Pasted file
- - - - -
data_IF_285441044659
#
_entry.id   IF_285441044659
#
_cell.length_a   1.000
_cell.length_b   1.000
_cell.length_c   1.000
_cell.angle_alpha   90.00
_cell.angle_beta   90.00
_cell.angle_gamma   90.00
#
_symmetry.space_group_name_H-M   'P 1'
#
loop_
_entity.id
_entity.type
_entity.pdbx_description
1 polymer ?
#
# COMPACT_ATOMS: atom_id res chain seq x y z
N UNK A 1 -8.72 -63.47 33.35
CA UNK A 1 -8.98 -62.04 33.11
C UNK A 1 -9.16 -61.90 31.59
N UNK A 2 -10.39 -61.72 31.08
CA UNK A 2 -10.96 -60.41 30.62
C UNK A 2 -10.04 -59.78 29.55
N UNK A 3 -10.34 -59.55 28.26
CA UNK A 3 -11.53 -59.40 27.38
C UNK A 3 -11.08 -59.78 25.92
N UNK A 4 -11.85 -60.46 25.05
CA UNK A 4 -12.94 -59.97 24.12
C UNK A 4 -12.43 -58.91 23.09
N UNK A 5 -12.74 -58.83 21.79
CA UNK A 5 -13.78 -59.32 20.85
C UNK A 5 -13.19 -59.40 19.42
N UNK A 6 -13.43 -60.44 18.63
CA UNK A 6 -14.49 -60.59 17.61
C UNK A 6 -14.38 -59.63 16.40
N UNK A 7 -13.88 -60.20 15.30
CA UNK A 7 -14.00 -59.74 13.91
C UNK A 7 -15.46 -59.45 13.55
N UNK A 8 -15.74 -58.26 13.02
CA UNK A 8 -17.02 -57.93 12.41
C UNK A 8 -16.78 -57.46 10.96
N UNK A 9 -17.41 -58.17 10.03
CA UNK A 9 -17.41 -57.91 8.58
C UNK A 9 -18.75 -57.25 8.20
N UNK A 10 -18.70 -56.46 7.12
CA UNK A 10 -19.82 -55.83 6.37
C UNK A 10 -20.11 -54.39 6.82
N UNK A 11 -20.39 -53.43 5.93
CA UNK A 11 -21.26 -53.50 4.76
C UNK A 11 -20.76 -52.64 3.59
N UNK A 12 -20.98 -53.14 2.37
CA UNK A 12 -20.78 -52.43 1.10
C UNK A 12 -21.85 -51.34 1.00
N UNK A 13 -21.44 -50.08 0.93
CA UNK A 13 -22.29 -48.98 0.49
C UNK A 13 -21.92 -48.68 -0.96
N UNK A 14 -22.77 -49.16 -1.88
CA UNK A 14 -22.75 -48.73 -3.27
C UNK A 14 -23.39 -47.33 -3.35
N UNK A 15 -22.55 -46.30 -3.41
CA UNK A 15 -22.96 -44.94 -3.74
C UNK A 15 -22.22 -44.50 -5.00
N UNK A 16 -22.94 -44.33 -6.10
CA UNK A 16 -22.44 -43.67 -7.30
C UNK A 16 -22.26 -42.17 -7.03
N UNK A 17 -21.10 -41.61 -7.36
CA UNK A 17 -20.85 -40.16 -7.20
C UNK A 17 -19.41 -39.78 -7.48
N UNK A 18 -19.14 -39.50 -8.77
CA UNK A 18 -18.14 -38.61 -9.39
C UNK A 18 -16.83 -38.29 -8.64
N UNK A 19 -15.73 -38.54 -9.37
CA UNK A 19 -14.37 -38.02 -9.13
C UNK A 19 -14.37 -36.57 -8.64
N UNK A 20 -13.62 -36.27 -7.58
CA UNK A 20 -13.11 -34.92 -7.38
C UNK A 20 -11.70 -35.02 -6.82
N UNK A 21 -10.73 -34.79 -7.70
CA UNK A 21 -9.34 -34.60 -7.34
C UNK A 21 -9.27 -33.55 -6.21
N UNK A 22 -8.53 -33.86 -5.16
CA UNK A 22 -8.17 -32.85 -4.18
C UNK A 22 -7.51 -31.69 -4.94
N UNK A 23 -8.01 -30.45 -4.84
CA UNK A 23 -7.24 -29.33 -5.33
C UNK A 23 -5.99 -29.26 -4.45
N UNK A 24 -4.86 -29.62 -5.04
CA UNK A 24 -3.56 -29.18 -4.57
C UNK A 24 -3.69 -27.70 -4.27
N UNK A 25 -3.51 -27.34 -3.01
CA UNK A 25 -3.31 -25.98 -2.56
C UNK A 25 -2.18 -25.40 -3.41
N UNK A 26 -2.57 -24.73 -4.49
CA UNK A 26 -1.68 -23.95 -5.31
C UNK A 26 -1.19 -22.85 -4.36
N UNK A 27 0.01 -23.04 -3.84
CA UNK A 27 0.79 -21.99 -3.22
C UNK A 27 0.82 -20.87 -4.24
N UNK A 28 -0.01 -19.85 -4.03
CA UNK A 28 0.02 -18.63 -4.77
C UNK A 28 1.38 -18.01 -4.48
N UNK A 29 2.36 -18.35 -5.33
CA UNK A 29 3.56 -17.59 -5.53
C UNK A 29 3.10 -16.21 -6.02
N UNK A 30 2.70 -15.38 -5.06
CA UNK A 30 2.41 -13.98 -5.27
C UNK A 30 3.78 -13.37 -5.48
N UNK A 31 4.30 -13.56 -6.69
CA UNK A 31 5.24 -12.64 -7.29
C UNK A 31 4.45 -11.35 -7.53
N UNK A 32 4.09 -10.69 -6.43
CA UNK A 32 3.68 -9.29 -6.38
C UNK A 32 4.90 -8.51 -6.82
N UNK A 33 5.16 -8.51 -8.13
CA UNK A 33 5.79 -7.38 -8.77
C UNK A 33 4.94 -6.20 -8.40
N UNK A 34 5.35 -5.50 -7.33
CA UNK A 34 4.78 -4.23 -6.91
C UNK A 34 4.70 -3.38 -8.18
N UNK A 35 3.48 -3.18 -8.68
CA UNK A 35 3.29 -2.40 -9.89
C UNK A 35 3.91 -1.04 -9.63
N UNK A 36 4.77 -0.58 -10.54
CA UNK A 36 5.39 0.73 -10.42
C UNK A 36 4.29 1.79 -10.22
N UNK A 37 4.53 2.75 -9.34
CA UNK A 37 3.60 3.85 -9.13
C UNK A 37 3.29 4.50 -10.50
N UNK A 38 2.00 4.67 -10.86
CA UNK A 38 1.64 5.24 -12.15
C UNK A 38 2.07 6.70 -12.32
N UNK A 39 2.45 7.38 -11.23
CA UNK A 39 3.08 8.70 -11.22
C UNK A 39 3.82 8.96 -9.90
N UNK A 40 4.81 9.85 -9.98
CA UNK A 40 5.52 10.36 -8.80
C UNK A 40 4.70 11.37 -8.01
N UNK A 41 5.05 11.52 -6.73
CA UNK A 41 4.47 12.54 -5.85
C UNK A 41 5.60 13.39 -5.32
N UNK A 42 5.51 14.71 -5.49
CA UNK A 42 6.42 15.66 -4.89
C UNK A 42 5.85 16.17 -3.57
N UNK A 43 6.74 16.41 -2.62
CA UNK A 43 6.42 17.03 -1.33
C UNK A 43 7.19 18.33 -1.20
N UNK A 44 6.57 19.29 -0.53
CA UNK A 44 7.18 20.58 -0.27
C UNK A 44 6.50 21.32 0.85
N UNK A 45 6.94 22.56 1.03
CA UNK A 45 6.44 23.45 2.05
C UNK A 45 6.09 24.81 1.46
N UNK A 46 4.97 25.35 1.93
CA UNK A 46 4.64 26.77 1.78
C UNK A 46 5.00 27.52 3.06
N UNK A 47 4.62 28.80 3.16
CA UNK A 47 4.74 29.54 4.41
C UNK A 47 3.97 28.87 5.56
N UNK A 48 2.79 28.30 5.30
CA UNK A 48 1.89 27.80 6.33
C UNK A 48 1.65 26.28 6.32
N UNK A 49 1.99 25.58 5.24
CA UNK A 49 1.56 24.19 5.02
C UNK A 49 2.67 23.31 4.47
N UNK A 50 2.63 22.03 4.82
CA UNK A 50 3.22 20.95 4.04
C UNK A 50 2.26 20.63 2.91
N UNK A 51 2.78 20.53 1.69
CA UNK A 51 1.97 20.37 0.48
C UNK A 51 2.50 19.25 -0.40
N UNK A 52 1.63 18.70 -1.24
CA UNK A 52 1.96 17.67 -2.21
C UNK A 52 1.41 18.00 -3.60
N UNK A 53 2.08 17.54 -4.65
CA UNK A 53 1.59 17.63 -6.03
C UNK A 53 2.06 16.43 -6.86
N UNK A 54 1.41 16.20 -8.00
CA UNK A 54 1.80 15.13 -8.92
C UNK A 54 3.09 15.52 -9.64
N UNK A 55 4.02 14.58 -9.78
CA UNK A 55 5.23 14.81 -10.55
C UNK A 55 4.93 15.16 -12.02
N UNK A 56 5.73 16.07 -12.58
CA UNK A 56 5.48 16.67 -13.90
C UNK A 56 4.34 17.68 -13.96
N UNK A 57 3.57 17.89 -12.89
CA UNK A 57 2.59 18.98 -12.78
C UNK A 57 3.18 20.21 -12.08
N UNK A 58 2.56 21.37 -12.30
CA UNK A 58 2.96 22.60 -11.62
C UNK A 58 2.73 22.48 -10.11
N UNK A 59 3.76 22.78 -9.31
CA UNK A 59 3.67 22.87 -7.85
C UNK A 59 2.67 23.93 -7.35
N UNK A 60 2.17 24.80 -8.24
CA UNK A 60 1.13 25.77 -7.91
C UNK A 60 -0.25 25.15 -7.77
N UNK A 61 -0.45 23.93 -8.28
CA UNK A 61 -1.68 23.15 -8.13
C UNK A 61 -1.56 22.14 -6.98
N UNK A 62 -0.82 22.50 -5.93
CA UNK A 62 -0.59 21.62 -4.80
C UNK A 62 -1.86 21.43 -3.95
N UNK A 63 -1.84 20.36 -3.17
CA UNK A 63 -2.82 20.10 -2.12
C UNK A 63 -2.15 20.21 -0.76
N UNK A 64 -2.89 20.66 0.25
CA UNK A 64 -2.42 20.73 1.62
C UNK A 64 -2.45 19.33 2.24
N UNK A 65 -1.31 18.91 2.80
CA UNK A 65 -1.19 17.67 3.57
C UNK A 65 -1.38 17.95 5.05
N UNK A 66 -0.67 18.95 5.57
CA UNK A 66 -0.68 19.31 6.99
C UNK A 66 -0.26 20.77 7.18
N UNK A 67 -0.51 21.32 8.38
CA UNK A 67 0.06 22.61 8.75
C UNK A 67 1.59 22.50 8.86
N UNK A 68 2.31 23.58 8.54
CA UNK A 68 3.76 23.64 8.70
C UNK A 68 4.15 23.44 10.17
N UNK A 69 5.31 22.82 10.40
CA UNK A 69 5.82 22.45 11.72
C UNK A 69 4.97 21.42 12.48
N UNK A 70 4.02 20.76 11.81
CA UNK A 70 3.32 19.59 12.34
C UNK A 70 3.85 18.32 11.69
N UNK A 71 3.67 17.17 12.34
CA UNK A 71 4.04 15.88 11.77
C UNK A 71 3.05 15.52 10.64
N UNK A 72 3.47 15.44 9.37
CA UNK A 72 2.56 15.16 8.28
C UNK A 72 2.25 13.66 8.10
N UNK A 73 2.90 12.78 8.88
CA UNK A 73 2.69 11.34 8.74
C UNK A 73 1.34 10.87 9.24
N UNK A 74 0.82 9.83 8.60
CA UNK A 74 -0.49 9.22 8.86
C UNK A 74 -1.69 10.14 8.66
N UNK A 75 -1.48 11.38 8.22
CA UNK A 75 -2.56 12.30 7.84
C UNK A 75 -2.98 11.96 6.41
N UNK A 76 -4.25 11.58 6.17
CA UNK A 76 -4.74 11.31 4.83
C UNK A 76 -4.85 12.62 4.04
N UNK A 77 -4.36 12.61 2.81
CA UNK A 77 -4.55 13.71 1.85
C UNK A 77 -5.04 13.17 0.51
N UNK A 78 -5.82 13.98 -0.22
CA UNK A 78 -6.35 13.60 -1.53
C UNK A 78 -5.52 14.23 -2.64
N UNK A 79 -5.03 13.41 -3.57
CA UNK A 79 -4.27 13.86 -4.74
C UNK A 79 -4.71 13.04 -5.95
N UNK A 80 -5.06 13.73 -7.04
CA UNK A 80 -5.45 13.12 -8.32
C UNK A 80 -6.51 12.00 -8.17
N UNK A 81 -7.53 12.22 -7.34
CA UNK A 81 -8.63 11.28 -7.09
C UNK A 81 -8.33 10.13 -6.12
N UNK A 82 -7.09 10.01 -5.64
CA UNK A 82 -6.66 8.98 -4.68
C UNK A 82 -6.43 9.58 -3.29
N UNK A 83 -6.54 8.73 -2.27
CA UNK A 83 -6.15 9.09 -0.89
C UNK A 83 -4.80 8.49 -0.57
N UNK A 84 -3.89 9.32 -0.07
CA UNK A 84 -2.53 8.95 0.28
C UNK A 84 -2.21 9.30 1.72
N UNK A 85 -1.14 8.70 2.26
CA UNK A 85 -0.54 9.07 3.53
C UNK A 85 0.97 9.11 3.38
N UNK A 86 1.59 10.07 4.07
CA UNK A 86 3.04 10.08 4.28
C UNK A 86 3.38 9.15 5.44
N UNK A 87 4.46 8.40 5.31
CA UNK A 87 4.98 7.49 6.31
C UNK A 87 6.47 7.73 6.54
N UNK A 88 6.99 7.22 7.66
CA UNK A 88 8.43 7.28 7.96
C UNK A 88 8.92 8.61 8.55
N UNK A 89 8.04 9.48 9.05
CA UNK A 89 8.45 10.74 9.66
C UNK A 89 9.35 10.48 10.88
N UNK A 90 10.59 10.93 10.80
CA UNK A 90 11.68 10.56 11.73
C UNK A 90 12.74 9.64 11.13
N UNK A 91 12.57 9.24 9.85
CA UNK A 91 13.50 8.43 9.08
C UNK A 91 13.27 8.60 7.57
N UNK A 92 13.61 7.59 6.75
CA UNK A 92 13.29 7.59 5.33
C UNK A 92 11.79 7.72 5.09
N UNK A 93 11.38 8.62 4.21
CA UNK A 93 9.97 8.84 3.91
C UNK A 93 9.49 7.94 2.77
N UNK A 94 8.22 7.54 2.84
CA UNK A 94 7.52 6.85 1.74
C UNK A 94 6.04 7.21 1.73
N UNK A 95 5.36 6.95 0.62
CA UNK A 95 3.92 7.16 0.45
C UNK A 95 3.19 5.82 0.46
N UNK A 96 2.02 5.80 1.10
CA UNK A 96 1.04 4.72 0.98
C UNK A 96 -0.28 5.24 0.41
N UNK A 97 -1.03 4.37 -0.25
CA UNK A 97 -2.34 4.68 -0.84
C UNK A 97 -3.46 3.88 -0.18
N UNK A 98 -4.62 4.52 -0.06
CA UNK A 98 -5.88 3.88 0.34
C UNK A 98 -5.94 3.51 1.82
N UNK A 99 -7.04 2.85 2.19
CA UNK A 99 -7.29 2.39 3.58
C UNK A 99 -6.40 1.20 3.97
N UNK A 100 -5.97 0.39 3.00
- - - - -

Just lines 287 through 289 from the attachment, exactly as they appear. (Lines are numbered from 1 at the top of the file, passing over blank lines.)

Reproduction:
C UNK A 89 9.35 10.48 10.88
N UNK A 90 10.59 10.93 10.80
CA UNK A 90 11.68 10.56 11.73